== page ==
Additionally, Wood suggested that the development of trade lied on manufactured goods from industries. The industrial production relied on raw materials produced by agrarian communities.  In this regard, the private landowners had to employ strategies that ensured maximum production of raw materials for the industries.  One of the strategy included soliciting labor from the peasant, who worked for long hours under little pay (3). 

Similarly, the innovative growth in manufacturing sector entailed the employment of a good number of people who specialized in industrial production.  These industrial laborers never engaged in farming as a result, they needed to be sustained by the agricultural sector. It is in line with this that the social property relation developed in the agricultural sector. The agricultural production assumed a waged employment structure. Both industrial produced goods and agricultural products required good markets. This was very practical in an agricultural community (Wood 4).

How the Social Property Relations Differ from Pre-Capitalist Relations According to Wood

In capitalism, the overriding mode of production is based on unequal relation between the producers and the landowners. The manual labor is appropriated exclusively for economic gains. The peasants who are direct producers do not own the property; instead, they sell their labor for a wage, such relations. On the contrary, in pre-capitalist society, the producers own the land and do not require to engage in any paid work to earn their livelihood. The landowners get surplus labor by charging taxes and rental fee (Wood 4).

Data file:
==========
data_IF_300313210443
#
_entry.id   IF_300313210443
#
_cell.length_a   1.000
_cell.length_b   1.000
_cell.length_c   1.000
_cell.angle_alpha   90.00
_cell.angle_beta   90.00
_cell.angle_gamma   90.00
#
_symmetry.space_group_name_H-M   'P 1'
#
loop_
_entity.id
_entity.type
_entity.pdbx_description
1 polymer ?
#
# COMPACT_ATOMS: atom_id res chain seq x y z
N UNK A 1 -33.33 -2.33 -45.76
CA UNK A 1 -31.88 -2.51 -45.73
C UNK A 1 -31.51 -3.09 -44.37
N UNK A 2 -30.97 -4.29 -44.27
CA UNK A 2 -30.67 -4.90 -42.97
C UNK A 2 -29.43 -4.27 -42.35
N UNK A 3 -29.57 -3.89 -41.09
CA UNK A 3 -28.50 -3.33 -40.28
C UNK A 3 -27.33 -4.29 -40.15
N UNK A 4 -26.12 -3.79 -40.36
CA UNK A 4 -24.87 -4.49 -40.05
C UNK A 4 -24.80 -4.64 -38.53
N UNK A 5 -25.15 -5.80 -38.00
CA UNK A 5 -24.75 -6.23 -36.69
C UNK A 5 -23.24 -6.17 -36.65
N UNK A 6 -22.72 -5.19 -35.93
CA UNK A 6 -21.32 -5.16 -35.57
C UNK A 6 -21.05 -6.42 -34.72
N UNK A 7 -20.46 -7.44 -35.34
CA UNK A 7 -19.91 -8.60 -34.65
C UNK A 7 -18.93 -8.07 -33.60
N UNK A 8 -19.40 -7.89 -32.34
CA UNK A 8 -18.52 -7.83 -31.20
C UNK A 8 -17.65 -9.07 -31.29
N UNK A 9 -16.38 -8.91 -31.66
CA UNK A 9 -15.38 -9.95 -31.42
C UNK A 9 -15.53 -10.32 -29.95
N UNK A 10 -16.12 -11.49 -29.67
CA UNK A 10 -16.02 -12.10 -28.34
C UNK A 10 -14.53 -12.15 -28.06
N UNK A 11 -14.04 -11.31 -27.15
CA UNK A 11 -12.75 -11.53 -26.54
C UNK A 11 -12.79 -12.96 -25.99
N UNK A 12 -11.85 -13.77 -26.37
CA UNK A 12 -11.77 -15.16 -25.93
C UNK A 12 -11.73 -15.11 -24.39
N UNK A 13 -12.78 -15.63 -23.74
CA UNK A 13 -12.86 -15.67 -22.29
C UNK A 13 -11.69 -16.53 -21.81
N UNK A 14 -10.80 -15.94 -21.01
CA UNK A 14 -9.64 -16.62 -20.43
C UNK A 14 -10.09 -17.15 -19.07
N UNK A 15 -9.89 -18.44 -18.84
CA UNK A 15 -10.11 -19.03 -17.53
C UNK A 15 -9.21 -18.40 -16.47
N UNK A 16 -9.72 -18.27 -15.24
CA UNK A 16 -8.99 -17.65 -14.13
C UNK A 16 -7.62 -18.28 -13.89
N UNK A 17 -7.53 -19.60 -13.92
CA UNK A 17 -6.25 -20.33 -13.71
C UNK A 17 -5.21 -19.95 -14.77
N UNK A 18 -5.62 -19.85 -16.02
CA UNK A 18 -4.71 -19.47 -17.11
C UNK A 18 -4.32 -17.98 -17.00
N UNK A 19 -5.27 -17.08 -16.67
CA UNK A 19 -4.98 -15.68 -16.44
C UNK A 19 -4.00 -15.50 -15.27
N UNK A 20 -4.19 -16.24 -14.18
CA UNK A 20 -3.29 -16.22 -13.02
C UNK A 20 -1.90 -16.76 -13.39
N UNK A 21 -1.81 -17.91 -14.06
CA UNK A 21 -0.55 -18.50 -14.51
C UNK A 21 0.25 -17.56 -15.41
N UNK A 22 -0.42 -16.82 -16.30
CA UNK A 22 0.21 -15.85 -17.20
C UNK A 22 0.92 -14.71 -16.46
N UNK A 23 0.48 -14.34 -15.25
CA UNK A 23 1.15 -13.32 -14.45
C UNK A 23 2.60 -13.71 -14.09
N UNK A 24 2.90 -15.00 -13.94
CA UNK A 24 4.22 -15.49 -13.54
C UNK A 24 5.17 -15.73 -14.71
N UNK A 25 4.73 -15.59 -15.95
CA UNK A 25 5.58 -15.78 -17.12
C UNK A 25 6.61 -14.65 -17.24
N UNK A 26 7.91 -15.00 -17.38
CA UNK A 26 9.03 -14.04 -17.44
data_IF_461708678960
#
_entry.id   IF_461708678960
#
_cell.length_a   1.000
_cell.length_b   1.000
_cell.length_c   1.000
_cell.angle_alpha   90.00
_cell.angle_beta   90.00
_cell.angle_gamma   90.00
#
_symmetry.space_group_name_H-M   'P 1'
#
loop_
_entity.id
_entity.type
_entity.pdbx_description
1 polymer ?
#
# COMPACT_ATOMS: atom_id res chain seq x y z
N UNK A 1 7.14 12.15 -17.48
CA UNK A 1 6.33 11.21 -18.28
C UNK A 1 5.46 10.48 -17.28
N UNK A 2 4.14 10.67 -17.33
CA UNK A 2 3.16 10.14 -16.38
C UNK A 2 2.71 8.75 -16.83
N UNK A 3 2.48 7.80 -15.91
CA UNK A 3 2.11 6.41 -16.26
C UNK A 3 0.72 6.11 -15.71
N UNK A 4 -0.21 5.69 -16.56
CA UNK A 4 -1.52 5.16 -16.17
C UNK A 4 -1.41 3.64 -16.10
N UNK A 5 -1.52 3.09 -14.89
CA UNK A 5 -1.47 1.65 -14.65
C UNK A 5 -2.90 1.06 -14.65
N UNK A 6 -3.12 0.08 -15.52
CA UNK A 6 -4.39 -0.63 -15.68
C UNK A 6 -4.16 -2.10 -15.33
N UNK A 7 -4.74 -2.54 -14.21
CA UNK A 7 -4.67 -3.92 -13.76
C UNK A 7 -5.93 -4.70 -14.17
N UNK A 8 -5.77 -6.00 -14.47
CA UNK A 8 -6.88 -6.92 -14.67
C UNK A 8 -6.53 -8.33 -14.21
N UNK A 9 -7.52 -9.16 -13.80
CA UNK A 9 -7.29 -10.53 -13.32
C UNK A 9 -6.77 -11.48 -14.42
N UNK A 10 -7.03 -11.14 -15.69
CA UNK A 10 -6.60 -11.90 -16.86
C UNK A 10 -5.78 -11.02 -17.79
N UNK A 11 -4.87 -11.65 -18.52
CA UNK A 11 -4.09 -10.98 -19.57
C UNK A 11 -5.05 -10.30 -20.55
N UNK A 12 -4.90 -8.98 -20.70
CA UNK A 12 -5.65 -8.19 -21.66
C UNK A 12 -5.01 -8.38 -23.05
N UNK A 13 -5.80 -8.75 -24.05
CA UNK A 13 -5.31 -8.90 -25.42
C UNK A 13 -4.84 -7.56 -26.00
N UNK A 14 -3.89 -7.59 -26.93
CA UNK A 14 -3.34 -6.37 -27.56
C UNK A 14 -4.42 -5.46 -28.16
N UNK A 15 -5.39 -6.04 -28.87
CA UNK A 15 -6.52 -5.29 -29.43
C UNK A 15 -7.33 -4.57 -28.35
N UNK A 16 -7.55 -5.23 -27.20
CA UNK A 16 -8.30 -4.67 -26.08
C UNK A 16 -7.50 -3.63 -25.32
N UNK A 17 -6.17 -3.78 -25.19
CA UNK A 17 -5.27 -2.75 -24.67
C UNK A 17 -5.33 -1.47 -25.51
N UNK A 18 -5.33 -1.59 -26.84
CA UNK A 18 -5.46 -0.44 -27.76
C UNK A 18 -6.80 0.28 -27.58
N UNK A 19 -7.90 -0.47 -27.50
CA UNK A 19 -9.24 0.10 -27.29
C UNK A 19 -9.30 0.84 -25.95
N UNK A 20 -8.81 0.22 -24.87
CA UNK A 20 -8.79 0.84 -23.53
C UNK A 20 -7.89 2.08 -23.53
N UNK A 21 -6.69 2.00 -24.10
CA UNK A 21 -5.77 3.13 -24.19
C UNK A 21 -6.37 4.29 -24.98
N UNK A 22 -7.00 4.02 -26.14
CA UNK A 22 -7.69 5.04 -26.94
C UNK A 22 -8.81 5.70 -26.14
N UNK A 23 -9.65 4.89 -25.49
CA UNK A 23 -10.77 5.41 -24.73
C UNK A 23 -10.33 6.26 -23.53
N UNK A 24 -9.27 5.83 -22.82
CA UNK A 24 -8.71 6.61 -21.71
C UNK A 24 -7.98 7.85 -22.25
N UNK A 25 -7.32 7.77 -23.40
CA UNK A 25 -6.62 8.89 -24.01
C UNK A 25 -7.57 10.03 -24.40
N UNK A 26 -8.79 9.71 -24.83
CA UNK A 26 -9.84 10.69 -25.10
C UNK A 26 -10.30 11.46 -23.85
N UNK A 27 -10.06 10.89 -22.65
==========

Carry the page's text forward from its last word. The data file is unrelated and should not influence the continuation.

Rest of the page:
Furthermore, in pre-capitalist society in Europe, there was existence of a international trade. This trade was basically an economic activity that was not so much motivated by the imperative of amassing of products and competition. This is certainly opposed to capitalism that aims at outdoing all competitors. They achieve this by; accumulation of huge supplies and selling at exorbitant prices in order to accrue higher profits. Moreover, they reduced the cost of production while selling the produced supplies expensively.